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Self improvement is better than regulationSelf improvement is better than regulation

The agriculture industry has a record of overcoming adversity and taking the lead.

Eric Fuchs 1

April 5, 2017

3 Min Read
Agriculture people have a long history of adapting and managing ahead of the regulatory curve. That's usually smart business.fotostik-iStock-Thinkstock

It’s been a year since I began writing this blog and in that time many may have gotten the impression that I am for tighter regulations, based on my writings about water quality issues and problems with our current farming methods.

Nothing could be further from the truth.

I have watched with frustration as people wail on social media and news channels about the cutback in EPA budgets and regulations. The doom-and-gloomers are painting a picture of regulations rolled back to a point where dirty air and water will be the norm.

Like most people, I like clean air and water. I like certain standards for my drinking water and wastewater disposal. No doubt we have come a long way from burning rivers, acid rain and cities shrouded in smog. We no doubt have picked the “low hanging” fruit in regard to clean air and water. So what are my thoughts on regulations?

As I have mentioned before, I work with many small water and wastewater systems all over the state of Missouri. Each state has a “primacy agency” such as a Department of Environmental Quality or Department of Natural Resources that enforces state laws and federal rules from such laws as the Clean Water Act. EPA is the federal arm for the enforcement of federal laws, which may supersede state laws, essentially depending upon which is most strict.

Over the years, we have seen many additions to these laws that have become very challenging for small and large communities across the country. Waters of the U.S. was an example of one of these burdensome rules. New regulations on waste water discharge are another rule that has become very burdensome for many communities big and small. Communities have been using lagoons/plants for years to treat their waste water. These new rules have caused many of the systems to be out of compliance with EPA rules.

The only solution is upgrades that have become very costly to these communities. Grants and loans through USDA Rural Development have been the only way these communities could get in compliance with these rules. The bang for the buck has not been good as most of these communities were doing an excellent job of taking care of their wastewater.

How does this tie into agriculture? There are few to no regulations on what can be spread, sprayed and used on row cropping or pasture areas, specifically fertilizers or chemicals. There are also no regulations on the amount of soil or runoff from these areas. These are considered “non-point” discharge areas and once they leave the field, they are the responsibility of someone else -- or in my industry, the responsibility of the operator or municipality providing drinking water. Therein lies the rub.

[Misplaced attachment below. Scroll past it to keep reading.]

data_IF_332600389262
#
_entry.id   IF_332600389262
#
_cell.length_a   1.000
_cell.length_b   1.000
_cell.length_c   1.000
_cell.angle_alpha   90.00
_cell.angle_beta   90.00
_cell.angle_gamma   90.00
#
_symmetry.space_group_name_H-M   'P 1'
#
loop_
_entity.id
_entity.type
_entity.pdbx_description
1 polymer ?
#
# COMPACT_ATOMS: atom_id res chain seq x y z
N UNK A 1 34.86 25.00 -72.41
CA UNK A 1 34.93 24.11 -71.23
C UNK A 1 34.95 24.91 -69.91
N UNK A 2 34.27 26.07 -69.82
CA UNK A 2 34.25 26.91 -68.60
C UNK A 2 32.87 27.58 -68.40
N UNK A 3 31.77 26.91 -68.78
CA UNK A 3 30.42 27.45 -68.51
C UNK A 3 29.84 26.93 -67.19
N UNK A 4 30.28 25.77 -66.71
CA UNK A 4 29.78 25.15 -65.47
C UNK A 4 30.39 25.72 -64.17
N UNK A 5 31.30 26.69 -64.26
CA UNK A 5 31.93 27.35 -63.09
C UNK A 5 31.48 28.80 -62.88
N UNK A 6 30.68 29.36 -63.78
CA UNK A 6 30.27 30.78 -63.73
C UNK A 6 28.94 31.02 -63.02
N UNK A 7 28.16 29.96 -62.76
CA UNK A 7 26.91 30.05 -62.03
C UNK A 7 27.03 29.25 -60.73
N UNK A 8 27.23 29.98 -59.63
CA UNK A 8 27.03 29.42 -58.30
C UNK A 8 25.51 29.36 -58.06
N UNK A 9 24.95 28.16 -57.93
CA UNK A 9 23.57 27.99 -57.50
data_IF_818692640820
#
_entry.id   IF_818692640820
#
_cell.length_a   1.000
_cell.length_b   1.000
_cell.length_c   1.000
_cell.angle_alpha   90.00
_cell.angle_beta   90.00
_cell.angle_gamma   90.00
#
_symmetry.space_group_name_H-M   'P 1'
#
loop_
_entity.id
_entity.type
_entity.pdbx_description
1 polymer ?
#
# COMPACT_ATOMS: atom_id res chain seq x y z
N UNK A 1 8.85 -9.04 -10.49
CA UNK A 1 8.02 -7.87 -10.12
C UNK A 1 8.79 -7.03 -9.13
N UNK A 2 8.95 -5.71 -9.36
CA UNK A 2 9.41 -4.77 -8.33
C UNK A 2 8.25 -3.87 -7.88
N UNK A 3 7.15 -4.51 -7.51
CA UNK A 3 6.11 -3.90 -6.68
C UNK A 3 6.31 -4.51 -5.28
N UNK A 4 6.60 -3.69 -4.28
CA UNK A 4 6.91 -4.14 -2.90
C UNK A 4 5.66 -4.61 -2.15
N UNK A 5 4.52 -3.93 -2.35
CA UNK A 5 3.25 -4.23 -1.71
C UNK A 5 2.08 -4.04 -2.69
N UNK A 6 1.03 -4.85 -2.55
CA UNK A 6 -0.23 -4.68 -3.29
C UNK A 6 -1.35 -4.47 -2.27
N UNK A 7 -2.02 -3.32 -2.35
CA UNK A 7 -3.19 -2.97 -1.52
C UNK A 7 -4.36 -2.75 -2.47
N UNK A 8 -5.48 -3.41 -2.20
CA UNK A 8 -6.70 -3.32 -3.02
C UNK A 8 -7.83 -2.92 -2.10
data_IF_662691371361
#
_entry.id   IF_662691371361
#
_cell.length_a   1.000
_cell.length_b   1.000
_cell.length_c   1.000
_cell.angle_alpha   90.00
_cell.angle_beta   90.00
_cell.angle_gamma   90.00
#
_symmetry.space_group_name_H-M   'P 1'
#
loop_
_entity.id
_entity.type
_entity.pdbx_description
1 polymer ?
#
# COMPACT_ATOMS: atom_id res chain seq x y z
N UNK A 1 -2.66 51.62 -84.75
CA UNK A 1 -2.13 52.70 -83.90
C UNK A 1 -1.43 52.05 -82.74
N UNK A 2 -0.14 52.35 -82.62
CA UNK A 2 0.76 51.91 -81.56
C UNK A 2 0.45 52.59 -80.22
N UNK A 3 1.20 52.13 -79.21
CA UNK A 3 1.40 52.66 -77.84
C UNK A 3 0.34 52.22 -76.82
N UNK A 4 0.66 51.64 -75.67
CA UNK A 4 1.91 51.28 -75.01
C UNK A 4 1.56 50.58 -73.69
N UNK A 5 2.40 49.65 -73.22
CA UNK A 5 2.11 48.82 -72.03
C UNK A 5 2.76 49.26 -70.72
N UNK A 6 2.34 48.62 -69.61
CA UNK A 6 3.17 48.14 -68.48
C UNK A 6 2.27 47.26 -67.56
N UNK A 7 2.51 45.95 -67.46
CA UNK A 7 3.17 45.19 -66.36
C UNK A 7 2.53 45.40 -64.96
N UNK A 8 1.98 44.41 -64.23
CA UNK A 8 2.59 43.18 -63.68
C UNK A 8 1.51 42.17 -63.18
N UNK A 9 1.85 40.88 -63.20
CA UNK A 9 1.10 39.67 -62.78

My point is not to make a case for further regulation. My point is to show that the regulators need to pick the correct target. Making a city of 400 people spend over a million dollars to upgrade a lagoon or a wastewater plant to get a little better discharge while other non-point sources create many expensive and challenging issues downstream makes no sense to me.

We have the technology, knowledge and know how to fix our water issues at the "non-point source."

The thing we are lacking is follow-through. Let’s not wait for Congress, the EPA or other regulatory agencies make the decision for us. That’s what makes the agriculture industry great; our will to overcome adversity and take the lead.

About the Author(s)

Eric Fuchs 1


Eric and Leanne Fuchs are involved in soil health for the sake of conservation, food quality and profitability.

Eric Fuchs lives in southeast Missouri on a diversified livestock operation where he raises hair sheep and contract grazes cattle. He has been using Holistic planned grazing for more than 10 years and has had a grazing system on his operation for more than 20 years. He also is employed by Missouri Rural Water Association as a source-water protection technician.

Dr. Leanne Fuchs is the founder of Trostel chiropractic Clinic, Ltd. and An Apple A Day Nutrition and Wellness Center, LLC, in Decatur, Illinois. She became an Advanced Clinical Practitioner of Nutrition Response Testing in April of 2017 and most recently became a recognized practitioner of the Activator technique.

They can be reached at [email protected].

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